Originally published December 24, 2015

Believe it or not, this isn’t the dumbest thing we’ve ever done. No indeed – and it’s not even close to being the silliest thing I’ve ever tackled (remember that time I road-tested a Hyundai Pony, for no discernible reason?).

Our forum watchdogs tend to tear into us whenever a B-segment crossover drifts into a C-segment shootout, so you can probably expect a few digitally rolled eyes at the comparison of these two machines, which nobody but Sméagol/Gollum would cross-shop. They have four wheels and two doors and internal combustion engines and there the similarity ends.

However, I feel like these two heroes have more in common than you might think. Each represents much of the essence of their parental brands, and each great fun in its own way: the MX-5, a barrel of spider-monkeys; the Challenger, a bucket of gorillas.

Head to head, it’s an unfair fight that just might shed light on previously unseen strengths and weaknesses. David, grab your Skyactiv sling; Goliath, give your Hemi club a few experimental swings. Let’s get this nonsense on.

Styling/Exterior

One’s a coupe, one’s a convertible, but both these cars make a statement from the curb before they even move an inch.

The Mazda: “Crouching Jaguar, hidden reliability.”

The Dodge: “Stay outta Riverdale!” *THUD*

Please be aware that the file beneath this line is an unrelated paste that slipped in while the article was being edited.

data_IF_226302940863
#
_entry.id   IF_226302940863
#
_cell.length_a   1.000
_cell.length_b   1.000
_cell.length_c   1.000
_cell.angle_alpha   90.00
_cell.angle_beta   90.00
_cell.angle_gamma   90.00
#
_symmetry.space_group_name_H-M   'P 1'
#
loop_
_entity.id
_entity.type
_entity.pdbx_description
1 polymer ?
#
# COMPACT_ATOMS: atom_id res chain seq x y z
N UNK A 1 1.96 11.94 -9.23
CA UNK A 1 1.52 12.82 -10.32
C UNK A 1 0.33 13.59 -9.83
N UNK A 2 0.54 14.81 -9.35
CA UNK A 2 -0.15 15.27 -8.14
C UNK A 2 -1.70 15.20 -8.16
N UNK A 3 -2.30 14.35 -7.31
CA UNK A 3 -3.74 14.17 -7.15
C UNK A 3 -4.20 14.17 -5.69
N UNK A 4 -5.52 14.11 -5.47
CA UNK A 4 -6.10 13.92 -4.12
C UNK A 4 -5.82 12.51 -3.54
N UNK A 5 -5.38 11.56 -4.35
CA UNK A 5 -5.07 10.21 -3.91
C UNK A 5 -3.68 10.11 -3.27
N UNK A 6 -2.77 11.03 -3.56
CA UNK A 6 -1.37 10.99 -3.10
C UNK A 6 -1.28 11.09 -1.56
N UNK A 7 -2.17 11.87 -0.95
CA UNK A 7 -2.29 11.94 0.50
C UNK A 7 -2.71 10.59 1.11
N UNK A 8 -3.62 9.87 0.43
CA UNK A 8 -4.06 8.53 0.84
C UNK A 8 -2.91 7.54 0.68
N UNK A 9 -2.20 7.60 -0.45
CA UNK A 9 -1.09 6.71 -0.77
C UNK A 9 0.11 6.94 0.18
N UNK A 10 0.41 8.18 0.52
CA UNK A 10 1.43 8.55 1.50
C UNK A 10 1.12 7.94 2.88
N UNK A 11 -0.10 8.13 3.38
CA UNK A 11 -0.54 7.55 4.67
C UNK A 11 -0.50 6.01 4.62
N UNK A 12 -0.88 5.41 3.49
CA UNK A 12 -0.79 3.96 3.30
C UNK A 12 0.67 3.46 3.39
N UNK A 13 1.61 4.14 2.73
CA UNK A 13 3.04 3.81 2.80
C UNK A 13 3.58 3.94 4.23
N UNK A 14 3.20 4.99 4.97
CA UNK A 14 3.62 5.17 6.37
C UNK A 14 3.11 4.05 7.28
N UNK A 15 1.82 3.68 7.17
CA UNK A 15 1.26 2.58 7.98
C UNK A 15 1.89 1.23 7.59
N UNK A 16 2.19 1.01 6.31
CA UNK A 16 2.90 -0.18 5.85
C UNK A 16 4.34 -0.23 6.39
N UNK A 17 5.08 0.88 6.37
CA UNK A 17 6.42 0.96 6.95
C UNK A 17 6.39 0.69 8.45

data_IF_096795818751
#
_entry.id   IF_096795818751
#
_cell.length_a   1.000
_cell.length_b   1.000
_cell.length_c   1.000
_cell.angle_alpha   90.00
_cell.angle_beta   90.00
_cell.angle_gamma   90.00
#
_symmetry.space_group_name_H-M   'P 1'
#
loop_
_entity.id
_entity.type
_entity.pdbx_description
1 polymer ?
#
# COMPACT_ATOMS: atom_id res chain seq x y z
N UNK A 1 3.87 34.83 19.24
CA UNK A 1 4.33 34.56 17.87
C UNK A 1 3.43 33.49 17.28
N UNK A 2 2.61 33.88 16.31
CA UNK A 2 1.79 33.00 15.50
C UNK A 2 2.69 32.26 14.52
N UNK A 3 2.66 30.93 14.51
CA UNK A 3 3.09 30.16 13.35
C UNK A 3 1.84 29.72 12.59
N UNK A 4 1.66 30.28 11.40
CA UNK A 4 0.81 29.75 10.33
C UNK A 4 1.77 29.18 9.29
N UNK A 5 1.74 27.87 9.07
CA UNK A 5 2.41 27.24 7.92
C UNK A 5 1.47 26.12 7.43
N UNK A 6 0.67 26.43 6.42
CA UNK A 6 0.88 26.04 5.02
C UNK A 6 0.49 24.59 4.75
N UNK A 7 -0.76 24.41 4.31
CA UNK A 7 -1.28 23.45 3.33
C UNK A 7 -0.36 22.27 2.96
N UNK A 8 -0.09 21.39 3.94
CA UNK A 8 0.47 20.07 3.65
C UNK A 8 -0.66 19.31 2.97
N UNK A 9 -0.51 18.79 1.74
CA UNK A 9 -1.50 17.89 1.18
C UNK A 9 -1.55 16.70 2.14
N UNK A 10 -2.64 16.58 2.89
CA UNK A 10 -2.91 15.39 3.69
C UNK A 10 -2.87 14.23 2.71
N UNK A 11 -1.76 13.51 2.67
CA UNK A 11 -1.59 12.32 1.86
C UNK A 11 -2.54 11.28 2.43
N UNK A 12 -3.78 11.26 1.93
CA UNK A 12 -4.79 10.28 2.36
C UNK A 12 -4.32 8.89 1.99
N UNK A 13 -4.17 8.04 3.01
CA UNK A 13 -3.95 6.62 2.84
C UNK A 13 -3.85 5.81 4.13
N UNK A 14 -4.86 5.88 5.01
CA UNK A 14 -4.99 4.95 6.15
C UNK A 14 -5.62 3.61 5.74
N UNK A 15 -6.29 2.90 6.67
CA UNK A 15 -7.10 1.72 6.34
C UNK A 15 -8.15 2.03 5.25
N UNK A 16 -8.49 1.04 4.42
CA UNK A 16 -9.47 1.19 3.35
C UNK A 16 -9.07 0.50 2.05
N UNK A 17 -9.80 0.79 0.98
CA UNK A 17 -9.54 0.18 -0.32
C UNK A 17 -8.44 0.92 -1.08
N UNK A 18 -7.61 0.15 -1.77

In execution, the mighty-mite MX-5 looks even better in person than in photos. There are those who point out that it looks like Mazda cribbed the lines of the F-Type, but really, that’s the best kind of flattery there is. Matter of fact, park the Jag next to the Japanese drophead and the former starts looking nearly ungainly, not unlike an early Ferrari California in the wrong colour.

Part of the reason I and many others find it hard to summon up any love for the Fiat-ized version of the MX-5 is that Mazda got nearly everything right the first time. The nose is low, the LED headlights slitted in a manga scowl, the goofy grin of the pre-facelift previous-gen gone in favour of a sort of modernized S2000. There’s a lot to like here, even if the rear feels raised a little too high.

More unlikely pairs: Fraternal Twins: 10 Best Platform Sharing Models

If Fiat/Chrysler didn’t quite get the styling right on their Sushi Bolognese Fiata, then they knocked retro-looks out of the park with a big slugger approach. Yes, the Challenger doesn’t look quite as wide as the 1970s original thanks to a higher roofline, but apart from a straight-on view at the back end, this is a classically handsome machine. While the Camaro and the Mustang aim for a more modern overall feel, inside and out, the Dodge is just plain big. Those few little tweaks of the facelift (a more furrowed brow over the headlights) just add to the biggering. Throw in some retro decals and a totally superfluous “Shaker” hood, and you’ve got the automotive equivalent of firing off your shootin’ irons into the air.

On one hand, a delicate fillet of tuna belly; on the other hand, a porterhouse the size of a hubcap. Both tasty.

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